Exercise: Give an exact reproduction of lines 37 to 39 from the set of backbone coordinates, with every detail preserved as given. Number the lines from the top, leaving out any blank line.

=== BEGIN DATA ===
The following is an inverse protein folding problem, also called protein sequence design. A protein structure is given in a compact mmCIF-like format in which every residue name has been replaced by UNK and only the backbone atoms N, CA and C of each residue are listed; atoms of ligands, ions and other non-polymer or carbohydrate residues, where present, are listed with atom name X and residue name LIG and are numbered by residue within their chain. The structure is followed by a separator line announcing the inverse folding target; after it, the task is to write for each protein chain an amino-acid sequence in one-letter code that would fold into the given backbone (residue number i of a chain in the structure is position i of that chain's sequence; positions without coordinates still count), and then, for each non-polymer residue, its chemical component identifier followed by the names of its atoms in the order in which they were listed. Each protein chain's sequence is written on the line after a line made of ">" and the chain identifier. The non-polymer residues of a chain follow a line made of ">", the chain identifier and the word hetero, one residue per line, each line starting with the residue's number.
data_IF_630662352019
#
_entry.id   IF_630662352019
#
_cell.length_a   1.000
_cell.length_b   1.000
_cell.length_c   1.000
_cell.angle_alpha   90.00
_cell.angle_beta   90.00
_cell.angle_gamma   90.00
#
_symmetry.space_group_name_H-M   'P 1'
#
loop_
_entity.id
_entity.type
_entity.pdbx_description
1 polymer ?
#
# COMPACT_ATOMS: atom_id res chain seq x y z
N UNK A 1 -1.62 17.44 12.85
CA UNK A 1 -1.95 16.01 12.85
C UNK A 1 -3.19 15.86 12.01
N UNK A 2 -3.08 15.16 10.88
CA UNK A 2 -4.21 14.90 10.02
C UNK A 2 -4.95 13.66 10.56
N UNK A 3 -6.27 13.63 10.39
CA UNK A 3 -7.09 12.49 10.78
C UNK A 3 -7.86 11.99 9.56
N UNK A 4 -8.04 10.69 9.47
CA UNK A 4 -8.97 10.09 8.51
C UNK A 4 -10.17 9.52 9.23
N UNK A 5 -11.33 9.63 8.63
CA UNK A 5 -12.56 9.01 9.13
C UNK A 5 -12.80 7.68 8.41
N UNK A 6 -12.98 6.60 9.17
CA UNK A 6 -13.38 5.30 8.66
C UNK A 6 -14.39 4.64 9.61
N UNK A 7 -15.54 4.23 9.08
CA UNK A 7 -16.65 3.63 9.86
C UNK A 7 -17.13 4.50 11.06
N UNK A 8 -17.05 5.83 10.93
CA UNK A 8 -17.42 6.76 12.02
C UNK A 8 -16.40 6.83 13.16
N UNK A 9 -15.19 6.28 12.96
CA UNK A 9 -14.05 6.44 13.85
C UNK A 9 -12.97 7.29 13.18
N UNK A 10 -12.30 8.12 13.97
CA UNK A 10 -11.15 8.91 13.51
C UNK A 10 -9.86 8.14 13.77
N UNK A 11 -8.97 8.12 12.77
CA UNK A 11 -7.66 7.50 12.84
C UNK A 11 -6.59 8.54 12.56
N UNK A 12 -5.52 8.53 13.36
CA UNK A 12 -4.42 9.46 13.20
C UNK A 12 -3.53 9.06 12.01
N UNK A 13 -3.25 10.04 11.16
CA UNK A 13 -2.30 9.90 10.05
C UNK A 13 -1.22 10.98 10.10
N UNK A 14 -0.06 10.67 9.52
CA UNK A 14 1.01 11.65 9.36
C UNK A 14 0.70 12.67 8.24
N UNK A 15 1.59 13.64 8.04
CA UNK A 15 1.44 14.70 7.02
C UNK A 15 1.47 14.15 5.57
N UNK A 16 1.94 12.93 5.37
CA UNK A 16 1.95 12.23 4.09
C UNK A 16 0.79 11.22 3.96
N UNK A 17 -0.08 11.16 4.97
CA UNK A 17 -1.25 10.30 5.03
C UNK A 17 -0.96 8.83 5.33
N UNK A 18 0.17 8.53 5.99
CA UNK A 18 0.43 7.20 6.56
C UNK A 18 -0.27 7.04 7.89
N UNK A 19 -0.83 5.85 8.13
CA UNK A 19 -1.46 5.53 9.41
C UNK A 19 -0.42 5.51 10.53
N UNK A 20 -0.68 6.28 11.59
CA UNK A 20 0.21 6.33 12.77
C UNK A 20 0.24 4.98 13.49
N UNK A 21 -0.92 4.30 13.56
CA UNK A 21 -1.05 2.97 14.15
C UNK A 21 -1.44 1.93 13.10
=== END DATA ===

N UNK A 6 -12.98 6.60 9.17
CA UNK A 6 -13.38 5.30 8.66
C UNK A 6 -14.39 4.64 9.61